By: Nutritionist S. Keith Klein IV CN CCN
Relapse Prevention: Lifestyle
By now, you should realize that giving up food groups, being deprived, and being on strict diets create more problems than they resolve. The goal here is to get focused on changes you know you can do for the rest of your life. When you do this, you take your mind off the idea that your eating is another diet and focus on solving the issues contributing to your weight. And when you think like this, it suddenly becomes clear what you need to fix to get what you say you want, “long-term weight loss.”
The best way to go about this shift is to admit that you are where you are because of your own choices and decisions. No one else did this to you but you. Therefore only you can fix it. You don’t need a diet pill, a guru, or another book telling you what to do because you already have the answers to fix your problem. At the fundamental root of all weight gain, there are reasons for its cause and solutions to correct it. One of the first things I want you to think about is to let go of setting up a time frame on when you’re supposed to be done losing all your weight. This goes against current goal-setting techniques, but weight loss differs in many ways from other goals. How? The desire for weight loss is entirely different from saving money, finishing college, or buying a house within a specific time frame because those goals are supposed to have an end date. If you understand the objective, the difference with losing weight is that losing weight involves lifestyle changes that don’t end. So you see, whatever you do to lose weight is what you must keep doing to keep it off.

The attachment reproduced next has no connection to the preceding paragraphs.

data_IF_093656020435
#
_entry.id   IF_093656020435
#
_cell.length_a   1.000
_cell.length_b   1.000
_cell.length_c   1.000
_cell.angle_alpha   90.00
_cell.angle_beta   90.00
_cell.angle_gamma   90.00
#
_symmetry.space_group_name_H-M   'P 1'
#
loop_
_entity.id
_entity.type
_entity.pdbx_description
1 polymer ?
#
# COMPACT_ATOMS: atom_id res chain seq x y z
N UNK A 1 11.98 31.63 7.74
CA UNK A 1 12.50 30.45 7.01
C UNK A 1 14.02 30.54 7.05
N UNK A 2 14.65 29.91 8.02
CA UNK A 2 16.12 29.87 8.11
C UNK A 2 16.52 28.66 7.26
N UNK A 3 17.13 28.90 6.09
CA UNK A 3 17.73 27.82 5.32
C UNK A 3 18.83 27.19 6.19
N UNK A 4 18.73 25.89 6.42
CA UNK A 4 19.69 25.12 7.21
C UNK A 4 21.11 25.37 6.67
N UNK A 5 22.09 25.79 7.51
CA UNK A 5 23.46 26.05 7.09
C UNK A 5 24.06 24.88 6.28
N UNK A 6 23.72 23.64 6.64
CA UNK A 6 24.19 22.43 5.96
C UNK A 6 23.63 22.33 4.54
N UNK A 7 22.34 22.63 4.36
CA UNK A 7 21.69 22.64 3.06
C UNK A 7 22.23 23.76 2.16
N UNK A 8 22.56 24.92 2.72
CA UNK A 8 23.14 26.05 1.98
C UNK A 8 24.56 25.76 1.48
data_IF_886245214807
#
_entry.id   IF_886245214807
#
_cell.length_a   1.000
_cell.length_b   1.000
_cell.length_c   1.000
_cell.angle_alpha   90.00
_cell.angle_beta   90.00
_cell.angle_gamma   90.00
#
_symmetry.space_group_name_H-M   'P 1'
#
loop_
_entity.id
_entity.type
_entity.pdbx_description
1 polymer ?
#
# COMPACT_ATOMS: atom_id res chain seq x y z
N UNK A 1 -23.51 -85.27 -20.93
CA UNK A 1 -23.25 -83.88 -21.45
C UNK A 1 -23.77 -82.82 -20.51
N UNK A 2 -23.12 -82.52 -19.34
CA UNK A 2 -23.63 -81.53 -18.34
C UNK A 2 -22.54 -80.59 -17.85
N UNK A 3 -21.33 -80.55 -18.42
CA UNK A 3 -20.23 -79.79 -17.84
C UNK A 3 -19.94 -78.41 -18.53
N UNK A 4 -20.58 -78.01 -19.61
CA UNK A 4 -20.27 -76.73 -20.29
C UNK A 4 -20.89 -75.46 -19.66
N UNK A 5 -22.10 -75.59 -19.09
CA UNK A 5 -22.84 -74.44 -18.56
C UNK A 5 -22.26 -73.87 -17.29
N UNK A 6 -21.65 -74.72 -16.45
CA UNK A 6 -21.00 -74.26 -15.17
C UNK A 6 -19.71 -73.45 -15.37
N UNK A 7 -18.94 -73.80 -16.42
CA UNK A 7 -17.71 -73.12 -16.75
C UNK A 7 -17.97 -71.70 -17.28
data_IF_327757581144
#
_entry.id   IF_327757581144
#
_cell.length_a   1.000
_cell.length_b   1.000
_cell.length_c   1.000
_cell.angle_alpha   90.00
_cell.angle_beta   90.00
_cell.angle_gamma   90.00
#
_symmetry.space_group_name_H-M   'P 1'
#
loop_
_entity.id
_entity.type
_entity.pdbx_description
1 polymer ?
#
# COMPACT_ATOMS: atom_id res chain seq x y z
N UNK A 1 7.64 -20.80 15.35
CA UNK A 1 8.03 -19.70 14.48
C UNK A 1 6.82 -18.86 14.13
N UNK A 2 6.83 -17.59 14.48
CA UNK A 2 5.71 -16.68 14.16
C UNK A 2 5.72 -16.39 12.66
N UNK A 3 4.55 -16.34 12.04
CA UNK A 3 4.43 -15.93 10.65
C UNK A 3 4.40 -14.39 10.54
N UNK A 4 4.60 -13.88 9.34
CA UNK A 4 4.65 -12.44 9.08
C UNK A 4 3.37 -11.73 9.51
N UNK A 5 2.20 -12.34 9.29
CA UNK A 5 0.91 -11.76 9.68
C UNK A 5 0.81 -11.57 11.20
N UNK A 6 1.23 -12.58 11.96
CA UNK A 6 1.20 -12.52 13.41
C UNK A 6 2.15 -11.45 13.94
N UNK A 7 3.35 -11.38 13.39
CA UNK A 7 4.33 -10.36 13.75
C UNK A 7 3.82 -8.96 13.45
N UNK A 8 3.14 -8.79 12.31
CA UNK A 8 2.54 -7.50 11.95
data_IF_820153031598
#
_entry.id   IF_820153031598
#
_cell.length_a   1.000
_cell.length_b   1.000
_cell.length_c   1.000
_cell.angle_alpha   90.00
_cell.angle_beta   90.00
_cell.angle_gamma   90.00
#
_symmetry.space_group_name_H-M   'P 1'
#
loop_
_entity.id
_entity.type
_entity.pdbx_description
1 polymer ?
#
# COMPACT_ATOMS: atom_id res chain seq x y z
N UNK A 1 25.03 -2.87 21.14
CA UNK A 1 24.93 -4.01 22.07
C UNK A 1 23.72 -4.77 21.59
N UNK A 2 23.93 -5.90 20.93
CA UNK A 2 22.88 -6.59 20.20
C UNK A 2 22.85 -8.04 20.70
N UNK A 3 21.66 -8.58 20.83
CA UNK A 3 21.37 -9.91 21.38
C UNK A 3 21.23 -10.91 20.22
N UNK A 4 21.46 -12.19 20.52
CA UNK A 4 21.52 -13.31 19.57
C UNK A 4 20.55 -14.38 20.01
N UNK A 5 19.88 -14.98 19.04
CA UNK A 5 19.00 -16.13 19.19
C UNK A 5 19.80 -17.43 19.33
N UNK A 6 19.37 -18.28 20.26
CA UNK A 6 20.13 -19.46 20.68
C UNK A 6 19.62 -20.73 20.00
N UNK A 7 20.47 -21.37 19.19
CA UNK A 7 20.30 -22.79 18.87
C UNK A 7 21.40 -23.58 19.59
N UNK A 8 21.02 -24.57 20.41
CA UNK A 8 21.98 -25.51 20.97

When I look at what successful people do to keep their weight off over the long term, I noticed they don’t set a time limit on when they have to finish losing weight. Instead, they develop a plan they know they will do for the rest of their life, like brushing their teeth. What comes after most people reach their end date? Correct, they stop losing, begin to let go of the very behaviors responsible for losing it, and usually start gaining it all back. That’s why so many people relapse; they start thinking there’s an end to what they changed. Losing weight permanently is never about how fast you can do it; instead, it’s more about how permanently you can change the behaviors that got you in trouble. But it’s really about changing how you think about food and what you do with food. Saving to buy a house or a new car by a specific date works because once you have enough money, your goal is done, and you now buy what you want. It’s not that way with weight loss because the plan to exercise and eat right never ends. Instead, it becomes a part of who you are and what you do daily.